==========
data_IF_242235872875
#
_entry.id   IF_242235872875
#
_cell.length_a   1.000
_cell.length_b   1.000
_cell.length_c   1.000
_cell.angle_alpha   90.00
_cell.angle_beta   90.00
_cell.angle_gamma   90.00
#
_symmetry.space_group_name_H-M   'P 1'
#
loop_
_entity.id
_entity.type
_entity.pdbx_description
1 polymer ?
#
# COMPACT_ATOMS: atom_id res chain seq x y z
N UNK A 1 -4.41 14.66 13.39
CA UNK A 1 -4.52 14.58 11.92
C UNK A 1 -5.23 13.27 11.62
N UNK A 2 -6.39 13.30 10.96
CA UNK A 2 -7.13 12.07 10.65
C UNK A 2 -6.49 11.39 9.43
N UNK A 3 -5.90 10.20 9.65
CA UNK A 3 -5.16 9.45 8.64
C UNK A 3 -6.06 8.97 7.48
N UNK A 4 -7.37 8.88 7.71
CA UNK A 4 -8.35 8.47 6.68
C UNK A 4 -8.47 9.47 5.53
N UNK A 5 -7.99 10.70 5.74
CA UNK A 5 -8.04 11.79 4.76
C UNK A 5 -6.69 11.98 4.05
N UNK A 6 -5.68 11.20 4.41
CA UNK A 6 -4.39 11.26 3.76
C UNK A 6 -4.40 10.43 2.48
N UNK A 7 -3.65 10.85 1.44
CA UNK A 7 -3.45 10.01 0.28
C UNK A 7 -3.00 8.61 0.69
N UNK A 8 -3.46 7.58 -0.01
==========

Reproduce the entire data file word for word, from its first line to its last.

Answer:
data_IF_242235872875
#
_entry.id   IF_242235872875
#
_cell.length_a   1.000
_cell.length_b   1.000
_cell.length_c   1.000
_cell.angle_alpha   90.00
_cell.angle_beta   90.00
_cell.angle_gamma   90.00
#
_symmetry.space_group_name_H-M   'P 1'
#
loop_
_entity.id
_entity.type
_entity.pdbx_description
1 polymer ?
#
# COMPACT_ATOMS: atom_id res chain seq x y z
N UNK A 1 -4.41 14.66 13.39
CA UNK A 1 -4.52 14.58 11.92
C UNK A 1 -5.23 13.27 11.62
N UNK A 2 -6.39 13.30 10.96
CA UNK A 2 -7.13 12.07 10.65
C UNK A 2 -6.49 11.39 9.43
N UNK A 3 -5.90 10.20 9.65
CA UNK A 3 -5.16 9.45 8.64
C UNK A 3 -6.06 8.97 7.48
N UNK A 4 -7.37 8.88 7.71
CA UNK A 4 -8.35 8.47 6.68
C UNK A 4 -8.47 9.47 5.53
N UNK A 5 -7.99 10.70 5.74
CA UNK A 5 -8.04 11.79 4.76
C UNK A 5 -6.69 11.98 4.05
N UNK A 6 -5.68 11.20 4.41
CA UNK A 6 -4.39 11.26 3.76
C UNK A 6 -4.40 10.43 2.48
N UNK A 7 -3.65 10.85 1.44
CA UNK A 7 -3.45 10.01 0.28
C UNK A 7 -3.00 8.61 0.69
N UNK A 8 -3.46 7.58 -0.01